WEDNESDAY, Oct. 6 (HealthDay News)-- A new study finds that older people with moderate chronic kidney disease are more likely than others their age to develop hearing loss.
Australian researchers reached their conclusions after studying more than 2,900 people aged 50 and older, of whom 513 had moderate kidney disease. Of those, 54 percent reported having hearing loss, while only 28 percent of the others did. Tests showed that 30 percent of patients with chronic kidney disease had severe hearing loss, while just 10 percent of the others did.
The research suggests that there's a strong connection between chronic kidney disease and hearing loss, study author Dr. David Harris, associate dean of Sydney Medical School-Westmead at the University of Sydney, said in a news release from the National Kidney Foundation.
"The link can be explained by structural and functional similarities between tissues in the inner ear and in the kidney," Harris said.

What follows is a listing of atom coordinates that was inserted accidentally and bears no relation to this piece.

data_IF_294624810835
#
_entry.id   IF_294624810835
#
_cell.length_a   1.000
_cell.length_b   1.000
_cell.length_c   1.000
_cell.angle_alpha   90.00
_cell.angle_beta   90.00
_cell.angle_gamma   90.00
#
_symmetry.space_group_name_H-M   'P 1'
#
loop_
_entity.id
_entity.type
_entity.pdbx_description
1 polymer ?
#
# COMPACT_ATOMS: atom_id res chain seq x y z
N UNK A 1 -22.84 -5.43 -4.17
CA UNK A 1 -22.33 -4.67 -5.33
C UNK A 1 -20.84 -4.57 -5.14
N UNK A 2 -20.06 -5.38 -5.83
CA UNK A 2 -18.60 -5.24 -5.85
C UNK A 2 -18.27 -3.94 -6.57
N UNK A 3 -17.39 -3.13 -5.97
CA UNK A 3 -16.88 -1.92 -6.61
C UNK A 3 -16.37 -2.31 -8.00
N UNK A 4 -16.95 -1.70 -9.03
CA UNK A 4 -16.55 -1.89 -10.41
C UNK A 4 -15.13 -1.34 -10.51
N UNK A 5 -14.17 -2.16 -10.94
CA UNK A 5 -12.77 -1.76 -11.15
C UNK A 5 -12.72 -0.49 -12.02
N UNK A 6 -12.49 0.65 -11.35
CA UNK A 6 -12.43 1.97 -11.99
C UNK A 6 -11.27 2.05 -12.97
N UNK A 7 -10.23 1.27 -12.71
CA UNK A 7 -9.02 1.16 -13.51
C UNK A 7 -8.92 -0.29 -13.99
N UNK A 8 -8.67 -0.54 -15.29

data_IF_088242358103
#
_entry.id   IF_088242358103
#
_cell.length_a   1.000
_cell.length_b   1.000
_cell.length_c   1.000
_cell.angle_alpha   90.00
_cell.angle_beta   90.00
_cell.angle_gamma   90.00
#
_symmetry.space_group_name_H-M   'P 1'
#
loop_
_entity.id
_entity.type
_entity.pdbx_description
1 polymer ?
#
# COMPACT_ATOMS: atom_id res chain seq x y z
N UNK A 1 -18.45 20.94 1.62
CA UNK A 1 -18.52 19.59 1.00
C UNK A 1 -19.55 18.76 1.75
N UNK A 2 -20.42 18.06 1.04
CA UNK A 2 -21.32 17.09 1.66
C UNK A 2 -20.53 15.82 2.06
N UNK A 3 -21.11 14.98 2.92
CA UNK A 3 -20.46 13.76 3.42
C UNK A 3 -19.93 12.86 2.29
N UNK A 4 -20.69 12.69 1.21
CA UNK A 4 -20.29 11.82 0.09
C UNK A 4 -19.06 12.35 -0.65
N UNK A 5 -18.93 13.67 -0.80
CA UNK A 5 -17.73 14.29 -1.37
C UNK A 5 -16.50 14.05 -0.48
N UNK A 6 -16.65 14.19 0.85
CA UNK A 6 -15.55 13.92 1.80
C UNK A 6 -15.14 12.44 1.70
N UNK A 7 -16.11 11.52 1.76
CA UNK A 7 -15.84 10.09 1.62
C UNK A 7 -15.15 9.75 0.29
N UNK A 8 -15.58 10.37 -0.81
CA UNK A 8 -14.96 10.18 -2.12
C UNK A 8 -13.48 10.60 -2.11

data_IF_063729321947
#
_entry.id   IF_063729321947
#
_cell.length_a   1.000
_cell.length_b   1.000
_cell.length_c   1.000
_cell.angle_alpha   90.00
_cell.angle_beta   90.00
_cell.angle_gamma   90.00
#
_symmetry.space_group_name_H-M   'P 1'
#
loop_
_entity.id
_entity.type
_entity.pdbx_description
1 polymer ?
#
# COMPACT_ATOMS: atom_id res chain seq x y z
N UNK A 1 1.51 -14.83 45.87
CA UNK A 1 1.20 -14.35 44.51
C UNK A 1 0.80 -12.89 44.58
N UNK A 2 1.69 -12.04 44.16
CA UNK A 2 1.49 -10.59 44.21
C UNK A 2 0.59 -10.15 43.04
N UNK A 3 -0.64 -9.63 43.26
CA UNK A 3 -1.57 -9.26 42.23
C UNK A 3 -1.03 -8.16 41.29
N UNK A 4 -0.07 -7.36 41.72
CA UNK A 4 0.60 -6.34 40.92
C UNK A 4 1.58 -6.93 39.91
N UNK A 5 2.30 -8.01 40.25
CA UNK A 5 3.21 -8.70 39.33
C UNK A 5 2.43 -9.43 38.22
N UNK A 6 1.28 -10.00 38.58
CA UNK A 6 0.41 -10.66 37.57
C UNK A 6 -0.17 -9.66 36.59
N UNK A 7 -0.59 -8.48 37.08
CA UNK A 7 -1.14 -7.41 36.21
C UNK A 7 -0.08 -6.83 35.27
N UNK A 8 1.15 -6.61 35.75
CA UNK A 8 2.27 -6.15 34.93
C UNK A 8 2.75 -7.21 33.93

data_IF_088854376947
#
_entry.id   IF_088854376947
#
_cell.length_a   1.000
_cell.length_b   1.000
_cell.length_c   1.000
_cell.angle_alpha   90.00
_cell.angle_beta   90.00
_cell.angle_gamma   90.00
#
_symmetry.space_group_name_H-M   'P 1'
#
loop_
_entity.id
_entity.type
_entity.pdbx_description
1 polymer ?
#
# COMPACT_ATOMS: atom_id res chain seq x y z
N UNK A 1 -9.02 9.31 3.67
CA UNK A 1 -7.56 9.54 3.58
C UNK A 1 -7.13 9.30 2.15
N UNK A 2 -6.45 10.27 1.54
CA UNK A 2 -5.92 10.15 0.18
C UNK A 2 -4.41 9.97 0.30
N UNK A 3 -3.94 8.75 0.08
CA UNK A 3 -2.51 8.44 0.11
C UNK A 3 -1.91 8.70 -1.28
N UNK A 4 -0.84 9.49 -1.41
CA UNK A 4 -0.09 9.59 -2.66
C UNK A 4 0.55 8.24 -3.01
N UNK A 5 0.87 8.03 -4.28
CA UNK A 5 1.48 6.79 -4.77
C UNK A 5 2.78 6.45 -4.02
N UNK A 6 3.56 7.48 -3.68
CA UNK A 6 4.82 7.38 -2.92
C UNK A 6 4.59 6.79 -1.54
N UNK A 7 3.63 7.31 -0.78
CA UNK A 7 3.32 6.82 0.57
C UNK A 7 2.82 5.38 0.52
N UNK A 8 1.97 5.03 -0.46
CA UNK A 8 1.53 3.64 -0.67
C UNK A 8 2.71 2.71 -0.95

"Additionally, toxins that accumulate in kidney failure can damage nerves, including those in the inner ear. Another reason for this connection is that kidney disease and hearing loss share common risk factors, including diabetes, high blood pressure and advanced age."
Dr. Kerry Willis, a senior vice president at the National Kidney Foundation, said in the same news release that the findings could lead to changes in how physicians take care of people with chronic kidney disease. Earlier hearing tests and fitting of hearing aids could help "improve quality of life and lead to better management of underlying conditions which could, in turn, potentially preserve hearing function."
The study appears in the Oct. 1 issue of the American Journal of Kidney Diseases.
For more on kidney diseases, try the U.S. National Library of Medicine.